All parties know that the immediate spin after the debate can define public perception as much as the debate itself. Getting to the big hitter media straight away is everything. Suddenly, as you watch you realise that what seemed such a huge operation and a mass of media is really quite a small cliquey affair. Fundamentally, on camera we have BBC, SKY and to a lesser extent ITV. That’s it. The print journos that matter are the Times, Telegraph, Guardian, Sun and Mirror (to a lesser extent the Independent) and that’s it. Get to those people and every other commentator simply feeds off their output. In a nod to the blogosphere Will Straw (from Left Foot Forward) and Tim Montgomerie (from Conservative Home) were both afforded the same access as the key newspapermen. So really even the blogs have gone mainstream! There used to be an expectation that the blogosphere would mean that these few key news organisations would lose their prominence and importance. Not a bit of it – the blogosphere feeds off their output – true there is wider comment nowadays and the relationship is symbiotic – but it’s the old media who are still the daddy. The politicians worked the room on their unspoken rota, mentally ensuring they got to each of that hit-list of folk to talk to. The traditional image of the journo chasing the interviewee and begging for them to be granted the great favour of a quick line is turned on its head here. Instead, the key journos stay in place and the politicos come to them and beg for the interview. It was a sight to behold. We had Ashdown, Milliband (Snr), May, Ainsworth (oblivious to his new bruise), Campbell, Huhne and Gove to name-drop just a fraction of those in the room fighting to get on camera. Brown, Clegg and Cameron would by now be on the way home but make no mistake that round two was continuing with brutality in the Media Centre. And so it went on….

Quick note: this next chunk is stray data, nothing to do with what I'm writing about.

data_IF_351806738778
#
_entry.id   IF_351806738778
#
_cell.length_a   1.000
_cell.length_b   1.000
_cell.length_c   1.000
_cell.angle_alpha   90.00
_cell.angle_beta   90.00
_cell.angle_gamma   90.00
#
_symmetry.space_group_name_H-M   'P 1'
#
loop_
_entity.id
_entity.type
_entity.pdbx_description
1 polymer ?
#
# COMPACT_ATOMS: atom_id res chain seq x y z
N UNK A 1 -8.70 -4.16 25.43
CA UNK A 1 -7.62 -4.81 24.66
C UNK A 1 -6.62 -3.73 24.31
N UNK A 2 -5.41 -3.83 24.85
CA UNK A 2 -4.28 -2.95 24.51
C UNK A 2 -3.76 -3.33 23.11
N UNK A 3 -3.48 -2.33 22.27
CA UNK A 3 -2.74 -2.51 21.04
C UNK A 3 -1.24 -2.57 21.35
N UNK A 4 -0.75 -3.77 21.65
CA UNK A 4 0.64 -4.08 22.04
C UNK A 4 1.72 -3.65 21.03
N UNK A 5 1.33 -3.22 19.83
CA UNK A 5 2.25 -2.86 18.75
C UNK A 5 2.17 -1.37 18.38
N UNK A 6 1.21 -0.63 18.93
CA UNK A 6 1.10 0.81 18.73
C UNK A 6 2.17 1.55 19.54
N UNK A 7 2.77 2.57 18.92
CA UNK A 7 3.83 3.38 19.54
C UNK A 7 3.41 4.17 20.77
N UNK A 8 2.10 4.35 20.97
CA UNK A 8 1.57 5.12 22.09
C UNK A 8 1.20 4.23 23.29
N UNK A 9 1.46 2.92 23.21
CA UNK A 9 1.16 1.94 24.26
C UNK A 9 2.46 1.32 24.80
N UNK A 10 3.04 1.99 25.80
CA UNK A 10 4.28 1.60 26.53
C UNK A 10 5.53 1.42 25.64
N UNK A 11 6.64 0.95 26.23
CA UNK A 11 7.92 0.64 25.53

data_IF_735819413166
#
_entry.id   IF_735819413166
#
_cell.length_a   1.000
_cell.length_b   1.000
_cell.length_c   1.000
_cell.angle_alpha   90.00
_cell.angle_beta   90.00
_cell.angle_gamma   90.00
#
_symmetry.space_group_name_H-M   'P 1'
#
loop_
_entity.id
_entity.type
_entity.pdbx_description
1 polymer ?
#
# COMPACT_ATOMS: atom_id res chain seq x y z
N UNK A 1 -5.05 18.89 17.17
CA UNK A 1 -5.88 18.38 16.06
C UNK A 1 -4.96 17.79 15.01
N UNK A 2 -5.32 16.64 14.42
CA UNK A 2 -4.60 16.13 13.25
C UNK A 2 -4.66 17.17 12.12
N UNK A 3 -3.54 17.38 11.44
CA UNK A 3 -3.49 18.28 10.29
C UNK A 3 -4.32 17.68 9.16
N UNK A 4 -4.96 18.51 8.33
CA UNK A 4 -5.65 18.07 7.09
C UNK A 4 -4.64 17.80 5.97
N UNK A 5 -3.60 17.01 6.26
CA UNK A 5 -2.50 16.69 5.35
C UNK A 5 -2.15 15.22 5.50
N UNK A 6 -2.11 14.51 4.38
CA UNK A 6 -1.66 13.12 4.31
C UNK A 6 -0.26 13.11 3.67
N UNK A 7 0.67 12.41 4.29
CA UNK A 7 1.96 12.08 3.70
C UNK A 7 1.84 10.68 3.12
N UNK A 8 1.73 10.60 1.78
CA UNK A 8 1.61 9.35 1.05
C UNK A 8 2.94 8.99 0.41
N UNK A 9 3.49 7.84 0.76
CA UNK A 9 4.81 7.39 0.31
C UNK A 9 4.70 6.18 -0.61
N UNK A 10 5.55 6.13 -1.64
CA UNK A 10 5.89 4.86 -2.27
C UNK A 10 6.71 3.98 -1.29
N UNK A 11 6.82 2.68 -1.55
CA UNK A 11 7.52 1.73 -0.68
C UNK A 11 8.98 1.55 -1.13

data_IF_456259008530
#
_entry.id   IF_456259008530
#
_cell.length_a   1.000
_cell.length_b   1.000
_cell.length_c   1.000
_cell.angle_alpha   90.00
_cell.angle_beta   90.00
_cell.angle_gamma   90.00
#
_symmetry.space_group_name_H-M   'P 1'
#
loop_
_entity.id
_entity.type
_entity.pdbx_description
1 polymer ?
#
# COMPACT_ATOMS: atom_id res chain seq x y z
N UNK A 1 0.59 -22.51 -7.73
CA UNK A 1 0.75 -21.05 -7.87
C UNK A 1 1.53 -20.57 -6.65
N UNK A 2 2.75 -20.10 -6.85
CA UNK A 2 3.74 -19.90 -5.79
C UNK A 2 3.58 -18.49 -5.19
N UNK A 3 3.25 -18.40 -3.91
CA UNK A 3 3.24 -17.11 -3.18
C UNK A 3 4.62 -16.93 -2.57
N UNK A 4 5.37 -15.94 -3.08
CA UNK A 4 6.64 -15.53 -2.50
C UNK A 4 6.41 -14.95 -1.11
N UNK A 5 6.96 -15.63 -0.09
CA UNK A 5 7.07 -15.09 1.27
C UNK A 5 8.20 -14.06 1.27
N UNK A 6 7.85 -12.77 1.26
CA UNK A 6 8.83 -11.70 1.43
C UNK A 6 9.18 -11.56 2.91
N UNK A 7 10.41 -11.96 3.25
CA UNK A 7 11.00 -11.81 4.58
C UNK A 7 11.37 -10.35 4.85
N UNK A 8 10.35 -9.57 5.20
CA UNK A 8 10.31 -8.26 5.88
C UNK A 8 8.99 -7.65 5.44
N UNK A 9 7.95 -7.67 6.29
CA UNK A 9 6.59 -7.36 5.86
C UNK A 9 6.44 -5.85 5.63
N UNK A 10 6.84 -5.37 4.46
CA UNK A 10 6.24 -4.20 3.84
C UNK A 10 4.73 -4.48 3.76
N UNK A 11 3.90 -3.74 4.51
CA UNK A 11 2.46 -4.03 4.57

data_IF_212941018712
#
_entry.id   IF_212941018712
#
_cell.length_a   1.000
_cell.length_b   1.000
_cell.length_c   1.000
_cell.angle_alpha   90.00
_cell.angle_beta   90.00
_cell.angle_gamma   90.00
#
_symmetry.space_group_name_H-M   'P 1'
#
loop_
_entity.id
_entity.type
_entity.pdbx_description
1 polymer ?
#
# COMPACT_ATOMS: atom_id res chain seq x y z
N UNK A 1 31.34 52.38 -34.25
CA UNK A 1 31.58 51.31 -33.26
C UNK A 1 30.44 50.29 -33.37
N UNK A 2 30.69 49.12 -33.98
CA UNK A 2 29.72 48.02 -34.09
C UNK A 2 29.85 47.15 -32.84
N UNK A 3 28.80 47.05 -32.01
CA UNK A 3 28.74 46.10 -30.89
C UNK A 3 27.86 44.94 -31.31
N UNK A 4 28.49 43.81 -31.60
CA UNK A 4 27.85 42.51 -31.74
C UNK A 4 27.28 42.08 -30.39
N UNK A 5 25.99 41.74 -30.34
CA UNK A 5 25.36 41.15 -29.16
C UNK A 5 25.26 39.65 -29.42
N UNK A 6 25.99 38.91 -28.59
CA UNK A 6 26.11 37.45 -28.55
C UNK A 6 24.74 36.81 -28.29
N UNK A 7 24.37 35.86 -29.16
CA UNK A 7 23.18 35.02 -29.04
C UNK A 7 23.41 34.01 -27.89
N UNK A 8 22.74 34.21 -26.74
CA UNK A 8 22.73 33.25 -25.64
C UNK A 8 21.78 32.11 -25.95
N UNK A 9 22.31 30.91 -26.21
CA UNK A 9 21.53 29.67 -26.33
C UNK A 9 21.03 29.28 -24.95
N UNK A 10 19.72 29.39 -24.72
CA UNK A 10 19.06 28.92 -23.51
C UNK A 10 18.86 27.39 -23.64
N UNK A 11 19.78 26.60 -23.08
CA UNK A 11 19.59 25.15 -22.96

I went back up to the Sky Party and watched the last of the interviews in the bar. There was a healthy mix of people with different voting intentions discussing it. Of those who would confess to a clear party allegiance unsurprisingly everyone (except me) saw their man as the clear winner. The interesting thing was the undecided lot – none of them would pin their flag to a clear winner. Perhaps then it wasn’t as bad as I feared.
For a party activist these debates are nerve-wracking. You know that all those thousands of leaflets you stuff through letter boxes, all the door knocking, and all the other local campaign stuff is only ever really worth, at most, about three percent of your local vote. It’s the national stuff that counts most and we’re helpless to control that. Here in one hour your leader can wipe out all that good work with one poor phrase. Cameron did not do that. But he didn’t land any huge punches either. Am I nervous? A little. Am I losing any faith that he is the right man for the job or he has the right vision for Britain? Not a bit of it. Do I wish we didn’t have the debates? The pragmatic campaigner in me says yes – they haven’t helped us and have risked damaging us – but the democrat in me over-rides that. These debates have helped re-engage the public after a full-on collapse of trust in politics. The debates are healthy for our democracy and frankly that’s more important. Roll on the next one.